Despite industry estimates that 15 trillion cu. ft. of natural gas and 5.5 billion barrels of oil are in Ohio shale, the ballyhooed boom hasn't happened.
That's about to change.
The first of several large natural gas-processing plants in eastern Ohio – crucial to getting the gas cleaned up and moved into commercial pipelines – is on schedule to open in May.
The $1 billion plant is being built in Kensington, Ohio, a small town in eastern Columbiana County.
Without the plant and others like it, Ohio's shale gas would continue to be stuck in the exploration stage, say industry experts.
Details of the construction were unveiled during Oilfield Expo 2012, an Ohio Oil & Gas Association expo held at Cleveland's International Exposition Center. The event drew more than 3,000 people.
M3 Midstream LLC, a Houston-based company, is building the plant under a partnership with Chesapeake Energy Corp. of Oklahoma and EV Energy Partners, another Texas company.
“We believe we are in the heart of the rich gas area,” said Les Smith, an engineer and vice president of business development with M3 Midstream. Smith said the Kensington facility will draw gas from seven counties as the wells are drilled.
The facility will be connected through a 24-in. high-pressure pipeline to a sister plant about 40 miles south in Leesville in Harrison County.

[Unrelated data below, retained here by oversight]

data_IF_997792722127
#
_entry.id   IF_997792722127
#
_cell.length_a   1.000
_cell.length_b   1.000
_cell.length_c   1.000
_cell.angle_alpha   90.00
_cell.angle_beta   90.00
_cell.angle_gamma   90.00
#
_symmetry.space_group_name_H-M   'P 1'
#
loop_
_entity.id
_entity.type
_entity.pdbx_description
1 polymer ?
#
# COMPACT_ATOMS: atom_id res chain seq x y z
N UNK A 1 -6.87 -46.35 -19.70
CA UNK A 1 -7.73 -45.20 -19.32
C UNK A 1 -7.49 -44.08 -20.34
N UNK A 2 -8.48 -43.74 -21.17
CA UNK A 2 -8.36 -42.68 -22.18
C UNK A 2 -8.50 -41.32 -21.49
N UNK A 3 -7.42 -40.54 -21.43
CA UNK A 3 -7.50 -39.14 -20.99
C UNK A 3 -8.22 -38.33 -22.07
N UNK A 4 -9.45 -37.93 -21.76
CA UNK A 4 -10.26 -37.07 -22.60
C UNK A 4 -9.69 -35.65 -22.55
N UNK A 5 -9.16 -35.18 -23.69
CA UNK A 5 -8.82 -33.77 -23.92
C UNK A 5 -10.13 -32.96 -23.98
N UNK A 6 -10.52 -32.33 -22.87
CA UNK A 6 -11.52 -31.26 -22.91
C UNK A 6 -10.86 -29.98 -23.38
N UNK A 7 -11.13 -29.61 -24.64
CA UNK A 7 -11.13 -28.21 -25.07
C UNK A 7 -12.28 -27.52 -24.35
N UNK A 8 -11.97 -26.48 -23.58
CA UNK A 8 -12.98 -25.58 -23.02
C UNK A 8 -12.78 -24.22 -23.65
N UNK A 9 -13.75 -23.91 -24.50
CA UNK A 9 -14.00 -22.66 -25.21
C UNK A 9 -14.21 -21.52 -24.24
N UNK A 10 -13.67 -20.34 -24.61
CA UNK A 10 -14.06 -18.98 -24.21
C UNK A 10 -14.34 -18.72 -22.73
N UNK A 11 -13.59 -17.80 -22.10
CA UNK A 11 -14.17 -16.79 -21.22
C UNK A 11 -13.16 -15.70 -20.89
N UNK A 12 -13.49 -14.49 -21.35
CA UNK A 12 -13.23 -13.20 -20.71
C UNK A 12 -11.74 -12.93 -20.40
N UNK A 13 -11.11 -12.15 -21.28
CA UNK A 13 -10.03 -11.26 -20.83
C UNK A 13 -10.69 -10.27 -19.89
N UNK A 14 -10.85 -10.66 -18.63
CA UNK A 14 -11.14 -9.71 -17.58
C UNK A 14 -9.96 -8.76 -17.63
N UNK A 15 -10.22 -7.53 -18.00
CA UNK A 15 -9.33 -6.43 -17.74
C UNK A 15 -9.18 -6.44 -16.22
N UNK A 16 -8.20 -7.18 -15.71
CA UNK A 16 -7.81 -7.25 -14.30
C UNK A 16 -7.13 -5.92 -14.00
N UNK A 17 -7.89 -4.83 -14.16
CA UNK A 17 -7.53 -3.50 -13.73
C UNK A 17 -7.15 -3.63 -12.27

The two plants will be able to process 800 million cu. ft. of natural gas a day and will employ about 60 people, said Smith, whose company does business under the name Momentum.
The gas that will flow into the Kensington facility will be from Chesapeake's wells, which is drilling them through another partnership, with Total S.A., a global oil company based in France.
Chesapeake has leases to drill into the Utica Shale rock under about 1 million acres in Ohio, and is planning a pipeline system to move the gas from the wells to the plant, said Smith.
“That gas needs to be processed,” he said. “The producers are eagerly awaiting its completion.”
The Kensington plant will clean the gas as it arrives from the wells as well as remove any naturally occurring crude oil. Some of the initial eastern Ohio wells have produced oil, though geologists predicted that oil would be found in larger amount further west.
The Harrison County plant will “fractionate,” or separate the more valuable gases from the methane that is the principal gas in commercial natural gas. Fractionation is done cryogenically, cooling the gases well below zero, causing each different gas to liquefy at a different temperature.
Even more critical for a real Ohio boom to get under way, those other gases – butane, propane and ethane and natural gasoline – are used in oil refineries and are the foundation of the entire petro-chemical industry. They are often called natural gas liquids.
Smith said the methane, or natural gas, will be fed directly into Ohio commercial pipelines, including a Dominon East Ohio line.
“Getting that gas into the grid is what we do,” he said.